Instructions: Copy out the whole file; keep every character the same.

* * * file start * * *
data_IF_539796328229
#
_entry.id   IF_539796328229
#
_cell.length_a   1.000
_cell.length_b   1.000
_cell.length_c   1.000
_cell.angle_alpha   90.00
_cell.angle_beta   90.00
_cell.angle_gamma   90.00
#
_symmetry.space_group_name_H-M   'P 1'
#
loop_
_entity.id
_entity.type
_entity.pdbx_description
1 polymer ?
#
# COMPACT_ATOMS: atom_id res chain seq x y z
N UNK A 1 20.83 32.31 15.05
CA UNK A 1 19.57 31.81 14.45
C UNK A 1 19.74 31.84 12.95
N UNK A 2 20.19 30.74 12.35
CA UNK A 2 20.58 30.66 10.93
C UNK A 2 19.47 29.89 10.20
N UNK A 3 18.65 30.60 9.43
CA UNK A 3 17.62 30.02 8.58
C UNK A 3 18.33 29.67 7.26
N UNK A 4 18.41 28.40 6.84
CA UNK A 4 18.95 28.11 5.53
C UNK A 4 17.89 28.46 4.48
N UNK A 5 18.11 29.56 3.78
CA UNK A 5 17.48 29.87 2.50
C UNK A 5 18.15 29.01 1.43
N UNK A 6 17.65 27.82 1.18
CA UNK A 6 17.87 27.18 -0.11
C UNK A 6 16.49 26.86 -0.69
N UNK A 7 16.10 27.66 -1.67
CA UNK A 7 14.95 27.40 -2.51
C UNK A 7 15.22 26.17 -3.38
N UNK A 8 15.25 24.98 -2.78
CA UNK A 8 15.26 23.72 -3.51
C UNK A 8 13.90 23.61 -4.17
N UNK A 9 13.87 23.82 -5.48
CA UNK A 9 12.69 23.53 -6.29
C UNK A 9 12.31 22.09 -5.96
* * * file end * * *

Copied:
data_IF_539796328229
#
_entry.id   IF_539796328229
#
_cell.length_a   1.000
_cell.length_b   1.000
_cell.length_c   1.000
_cell.angle_alpha   90.00
_cell.angle_beta   90.00
_cell.angle_gamma   90.00
#
_symmetry.space_group_name_H-M   'P 1'
#
loop_
_entity.id
_entity.type
_entity.pdbx_description
1 polymer ?
#
# COMPACT_ATOMS: atom_id res chain seq x y z
N UNK A 1 20.83 32.31 15.05
CA UNK A 1 19.57 31.81 14.45
C UNK A 1 19.74 31.84 12.95
N UNK A 2 20.19 30.74 12.35
CA UNK A 2 20.58 30.66 10.93
C UNK A 2 19.47 29.89 10.20
N UNK A 3 18.65 30.60 9.43
CA UNK A 3 17.62 30.02 8.58
C UNK A 3 18.33 29.67 7.26
N UNK A 4 18.41 28.40 6.84
CA UNK A 4 18.95 28.11 5.53
C UNK A 4 17.89 28.46 4.48
N UNK A 5 18.11 29.56 3.78
CA UNK A 5 17.48 29.87 2.50
C UNK A 5 18.15 29.01 1.43
N UNK A 6 17.65 27.82 1.18
CA UNK A 6 17.87 27.18 -0.11
C UNK A 6 16.49 26.86 -0.69
N UNK A 7 16.10 27.66 -1.67
CA UNK A 7 14.95 27.40 -2.51
C UNK A 7 15.22 26.17 -3.38
N UNK A 8 15.25 24.98 -2.78
CA UNK A 8 15.26 23.72 -3.51
C UNK A 8 13.90 23.61 -4.17
N UNK A 9 13.87 23.82 -5.48
CA UNK A 9 12.69 23.53 -6.29
C UNK A 9 12.31 22.09 -5.96